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Bovet 1822 - Récital 23 Moon phase

Bovet 1822 Récital 23 Moon phase

At the 2019 SIHH, Bovet 1822 enriched its collection dedicated to astronomy with a new ladies' model housed in a “writing slope” case for the very first time.

In 2016, Bovet 1822 unveiled the Récital 18 The Shooting Star tourbillon, the first timepiece in an exclusive collection dedicated to astronomy, followed by the Récital 20 Astérium tourbillon in 2017 and the Récital 22 Grand Récital in 2018. Each of the three timepieces boasted technical specificities and explored new ways of measuring time. Each was also housed in a characteristic inclined case, inspired by and shaped like a sloped writing desk.

Designed by Bovet 1822 Owner, Mr. Raffy, the “writing slope” case features a bezel inclined at 6 o’clock. This ingenious idea makes it possible to diversify and organize the types of displays by using domes, rollers, discs, and three-dimensional hands to enhance intuitiveness, ergonomics, and elegance. The three-dimensional design prioritizes information for improved readability and brings the collector’s eye to the heart of the movement.

As seen by the numerous awards bestowed on the trilogy’s timepieces, including the Aiguille d’Or Grand Prix to the Grand Récital by the Grand Prix d’Horlogerie de Genève, collectors and experts commend the stylistic revolution led by the “writing slope” case. Mr. Raffy’s inspired “writing slope” case design meets collectors’ expectations in the Maison’s latest timepiece, the Récital 23 Moon phase, by simultaneously introducing four complications developed specifically to be housed within the “writing slope” case.

Récital 23 Phase de lune

Récital 23 Moon phase © Bovet 1822

The Récital 23 is the first Bovet women’s timepiece to feature the “writing slope” case, which is designed here for the first time in an oval shape that is 43 mm high and 28.7 mm wide. Hours and minutes occupy an off-center dial at 6 o'clock, while a three-dimensional moon phase is displayed on the upper section of the timepiece. Presented in the form of a hemispherical dome, the moon phase indicator corresponds to the volume of the "writing slope” case. The dome's surface is engraved to evoke the lunar surface and filled with luminescent material. It is read via a three-dimensional circular aperture that singlehandedly requires over a day's work to be manufactured and decorated. The precision mechanism used to drive the moon phase requires correction only once every 122 years.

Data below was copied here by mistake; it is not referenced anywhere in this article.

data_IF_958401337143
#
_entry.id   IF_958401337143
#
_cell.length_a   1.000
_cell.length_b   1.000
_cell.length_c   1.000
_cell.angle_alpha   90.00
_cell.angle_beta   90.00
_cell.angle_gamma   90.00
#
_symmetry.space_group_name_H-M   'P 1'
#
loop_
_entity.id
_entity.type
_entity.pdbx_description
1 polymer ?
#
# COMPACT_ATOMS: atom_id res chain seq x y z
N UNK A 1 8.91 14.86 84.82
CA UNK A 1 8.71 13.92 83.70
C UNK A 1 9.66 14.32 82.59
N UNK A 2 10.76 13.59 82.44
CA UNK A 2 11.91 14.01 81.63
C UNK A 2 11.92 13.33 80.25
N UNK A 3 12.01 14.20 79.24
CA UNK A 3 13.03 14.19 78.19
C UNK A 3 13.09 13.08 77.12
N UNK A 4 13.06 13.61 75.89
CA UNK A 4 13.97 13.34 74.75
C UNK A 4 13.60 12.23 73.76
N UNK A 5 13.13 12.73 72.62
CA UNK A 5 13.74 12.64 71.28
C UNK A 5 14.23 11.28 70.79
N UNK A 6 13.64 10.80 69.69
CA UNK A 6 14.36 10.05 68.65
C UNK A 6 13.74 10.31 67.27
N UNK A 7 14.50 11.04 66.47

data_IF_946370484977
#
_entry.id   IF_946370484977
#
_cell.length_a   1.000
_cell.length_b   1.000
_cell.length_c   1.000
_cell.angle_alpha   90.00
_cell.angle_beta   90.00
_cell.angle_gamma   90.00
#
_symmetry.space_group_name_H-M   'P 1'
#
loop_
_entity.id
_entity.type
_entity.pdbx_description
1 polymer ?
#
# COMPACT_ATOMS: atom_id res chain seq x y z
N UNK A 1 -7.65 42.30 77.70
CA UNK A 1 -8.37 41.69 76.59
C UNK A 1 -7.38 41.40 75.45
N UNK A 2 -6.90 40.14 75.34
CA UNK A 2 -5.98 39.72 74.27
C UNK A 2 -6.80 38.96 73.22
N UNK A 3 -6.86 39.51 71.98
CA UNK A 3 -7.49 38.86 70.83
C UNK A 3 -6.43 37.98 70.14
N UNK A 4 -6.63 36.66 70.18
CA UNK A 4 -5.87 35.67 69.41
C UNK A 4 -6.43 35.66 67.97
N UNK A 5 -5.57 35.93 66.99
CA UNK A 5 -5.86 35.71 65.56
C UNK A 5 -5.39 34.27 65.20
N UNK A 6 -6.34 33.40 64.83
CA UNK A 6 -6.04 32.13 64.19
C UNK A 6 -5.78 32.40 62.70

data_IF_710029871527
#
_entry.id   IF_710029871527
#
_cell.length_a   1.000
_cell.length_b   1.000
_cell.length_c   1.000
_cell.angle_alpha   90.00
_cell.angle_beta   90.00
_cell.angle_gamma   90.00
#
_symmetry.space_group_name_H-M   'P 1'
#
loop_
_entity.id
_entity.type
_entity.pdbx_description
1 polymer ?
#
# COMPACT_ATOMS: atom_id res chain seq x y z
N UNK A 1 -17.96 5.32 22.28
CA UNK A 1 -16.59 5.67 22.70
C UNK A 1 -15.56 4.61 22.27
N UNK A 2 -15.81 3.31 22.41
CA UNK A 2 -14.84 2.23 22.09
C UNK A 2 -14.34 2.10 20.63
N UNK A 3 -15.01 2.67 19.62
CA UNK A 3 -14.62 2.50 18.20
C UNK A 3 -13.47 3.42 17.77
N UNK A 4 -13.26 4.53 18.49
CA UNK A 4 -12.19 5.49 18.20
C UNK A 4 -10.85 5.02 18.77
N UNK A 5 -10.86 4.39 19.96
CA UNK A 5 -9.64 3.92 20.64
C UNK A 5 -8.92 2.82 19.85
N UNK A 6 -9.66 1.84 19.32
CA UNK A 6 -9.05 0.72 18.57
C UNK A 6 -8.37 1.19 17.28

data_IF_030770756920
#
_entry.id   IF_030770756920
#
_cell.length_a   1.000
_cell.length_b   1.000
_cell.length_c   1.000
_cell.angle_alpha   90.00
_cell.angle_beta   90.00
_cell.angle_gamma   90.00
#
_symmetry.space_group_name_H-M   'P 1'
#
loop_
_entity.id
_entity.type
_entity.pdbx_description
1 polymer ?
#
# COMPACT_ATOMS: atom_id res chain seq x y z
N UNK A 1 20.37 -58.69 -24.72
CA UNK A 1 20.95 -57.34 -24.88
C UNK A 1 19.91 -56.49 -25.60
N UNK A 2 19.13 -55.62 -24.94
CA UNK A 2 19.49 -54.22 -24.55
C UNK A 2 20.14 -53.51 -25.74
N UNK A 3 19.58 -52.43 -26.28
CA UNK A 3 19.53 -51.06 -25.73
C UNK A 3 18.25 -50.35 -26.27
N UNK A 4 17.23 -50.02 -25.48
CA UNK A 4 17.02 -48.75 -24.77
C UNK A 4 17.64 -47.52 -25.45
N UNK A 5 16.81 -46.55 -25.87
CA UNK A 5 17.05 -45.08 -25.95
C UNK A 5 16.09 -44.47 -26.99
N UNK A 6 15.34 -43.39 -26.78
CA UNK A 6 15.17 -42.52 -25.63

This watch is driven by a self-winding mechanical movement featuring an oscillating weight in 22-ct gold, which is finely hand-engraved with the "Fleurisanne" motif. Its oscillations power two barrels whose energy guarantees 62 hours of power reserve. The module, entirely developed and manufactured in Bovet 1822's workshops, makes it possible to offset the time display and add the moon phase indicator.

Récital 23 Phase de lune

Case back view © Bovet 1822

Keen to develop useful complications that would allow everyday use of the timepiece, Mr. Raffy sought to incorporate a push button into the cabochon of the crown so as to be able to adjust the moon phase. The latter is therefore easily modified without needing to use the slightest tool.

For its debut, the Récital 23 Moon phase will be available in white gold, red gold or titanium models. The gold cases may be decorated with a bezel set with round diamonds or baguette-cut diamonds or be entirely paved with round diamonds.

The dial dial-makers of Bovet 1822 have created two dials of choice for this new piece. As she wishes, irrespective of the case's material, each collector will be able to choose between a dial of blue aventurine glass or black Tahitian mother-of-pearl adorned with a guilloché motif. Hour and minute hands gracefully glide over each dial. Every hour, when the hour and minute hands overlap, their atypical designs forms the shape of a heart, outlined in negative space.

The brand

The Bovet Manufacture upholds the tradition of decorative arts applied to its delicately engraved, chased, enamelled, engine-turned or hand-painted cases, dials and movements, thus passing on the unrivalled knowhow that has been gracing the Firm’s collections and heritage since 1822.

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